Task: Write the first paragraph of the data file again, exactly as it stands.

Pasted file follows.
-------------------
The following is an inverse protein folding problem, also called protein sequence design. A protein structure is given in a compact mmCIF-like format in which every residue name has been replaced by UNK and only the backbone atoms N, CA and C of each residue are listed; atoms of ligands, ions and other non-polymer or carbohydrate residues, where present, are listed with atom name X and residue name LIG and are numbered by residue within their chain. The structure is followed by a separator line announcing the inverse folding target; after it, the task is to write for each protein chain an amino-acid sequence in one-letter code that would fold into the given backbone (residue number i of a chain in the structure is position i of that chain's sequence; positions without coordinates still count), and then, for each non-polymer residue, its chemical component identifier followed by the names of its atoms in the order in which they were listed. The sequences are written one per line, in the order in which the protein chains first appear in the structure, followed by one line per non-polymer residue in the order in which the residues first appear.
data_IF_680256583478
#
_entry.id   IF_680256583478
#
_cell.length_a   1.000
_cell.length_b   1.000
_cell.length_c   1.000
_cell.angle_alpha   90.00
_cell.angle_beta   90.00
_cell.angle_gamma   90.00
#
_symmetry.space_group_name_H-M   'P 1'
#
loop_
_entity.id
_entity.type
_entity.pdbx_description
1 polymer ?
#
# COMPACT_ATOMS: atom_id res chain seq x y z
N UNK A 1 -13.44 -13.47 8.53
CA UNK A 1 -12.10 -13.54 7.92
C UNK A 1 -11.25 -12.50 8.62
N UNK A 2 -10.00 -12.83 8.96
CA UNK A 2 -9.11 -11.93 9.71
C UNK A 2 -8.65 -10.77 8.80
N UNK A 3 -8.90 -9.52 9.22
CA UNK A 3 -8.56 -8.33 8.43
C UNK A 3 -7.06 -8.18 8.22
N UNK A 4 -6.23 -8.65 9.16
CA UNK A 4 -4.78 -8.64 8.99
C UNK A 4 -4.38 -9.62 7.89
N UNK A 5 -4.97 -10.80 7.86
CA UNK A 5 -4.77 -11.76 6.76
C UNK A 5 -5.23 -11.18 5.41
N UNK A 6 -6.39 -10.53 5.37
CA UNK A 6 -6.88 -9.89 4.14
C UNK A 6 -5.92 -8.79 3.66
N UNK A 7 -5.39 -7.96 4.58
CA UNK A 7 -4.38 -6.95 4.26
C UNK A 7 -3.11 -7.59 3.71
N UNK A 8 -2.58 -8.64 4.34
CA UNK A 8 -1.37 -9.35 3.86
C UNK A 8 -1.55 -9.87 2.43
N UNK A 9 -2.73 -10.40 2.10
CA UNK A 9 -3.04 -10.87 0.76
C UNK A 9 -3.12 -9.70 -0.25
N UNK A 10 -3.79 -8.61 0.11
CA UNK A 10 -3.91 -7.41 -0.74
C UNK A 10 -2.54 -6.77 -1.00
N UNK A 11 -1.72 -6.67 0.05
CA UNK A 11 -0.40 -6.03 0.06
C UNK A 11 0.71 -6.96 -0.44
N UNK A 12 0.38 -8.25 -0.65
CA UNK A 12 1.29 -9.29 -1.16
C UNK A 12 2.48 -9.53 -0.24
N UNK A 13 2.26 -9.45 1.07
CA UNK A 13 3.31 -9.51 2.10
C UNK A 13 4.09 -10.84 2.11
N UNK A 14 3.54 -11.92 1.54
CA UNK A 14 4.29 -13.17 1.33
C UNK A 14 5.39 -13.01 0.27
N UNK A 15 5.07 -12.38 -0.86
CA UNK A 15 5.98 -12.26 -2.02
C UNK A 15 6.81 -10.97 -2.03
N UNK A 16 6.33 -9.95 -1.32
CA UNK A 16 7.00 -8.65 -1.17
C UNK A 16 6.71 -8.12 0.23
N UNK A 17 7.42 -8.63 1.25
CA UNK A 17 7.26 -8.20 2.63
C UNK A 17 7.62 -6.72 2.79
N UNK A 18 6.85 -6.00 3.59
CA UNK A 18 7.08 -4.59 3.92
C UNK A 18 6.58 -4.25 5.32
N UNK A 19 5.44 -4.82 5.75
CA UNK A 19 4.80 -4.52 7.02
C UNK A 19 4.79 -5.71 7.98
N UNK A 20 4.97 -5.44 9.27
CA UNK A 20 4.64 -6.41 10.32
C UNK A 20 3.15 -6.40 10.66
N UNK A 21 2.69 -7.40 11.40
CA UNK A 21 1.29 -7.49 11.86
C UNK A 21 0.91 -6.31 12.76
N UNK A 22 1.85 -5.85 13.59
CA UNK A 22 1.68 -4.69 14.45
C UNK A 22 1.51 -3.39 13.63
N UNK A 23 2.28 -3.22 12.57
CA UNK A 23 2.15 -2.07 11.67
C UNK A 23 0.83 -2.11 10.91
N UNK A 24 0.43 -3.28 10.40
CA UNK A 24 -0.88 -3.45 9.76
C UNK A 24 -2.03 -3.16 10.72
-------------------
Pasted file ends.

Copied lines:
The following is an inverse protein folding problem, also called protein sequence design. A protein structure is given in a compact mmCIF-like format in which every residue name has been replaced by UNK and only the backbone atoms N, CA and C of each residue are listed; atoms of ligands, ions and other non-polymer or carbohydrate residues, where present, are listed with atom name X and residue name LIG and are numbered by residue within their chain. The structure is followed by a separator line announcing the inverse folding target; after it, the task is to write for each protein chain an amino-acid sequence in one-letter code that would fold into the given backbone (residue number i of a chain in the structure is position i of that chain's sequence; positions without coordinates still count), and then, for each non-polymer residue, its chemical component identifier followed by the names of its atoms in the order in which they were listed. The sequences are written one per line, in the order in which the protein chains first appear in the structure, followed by one line per non-polymer residue in the order in which the residues first appear.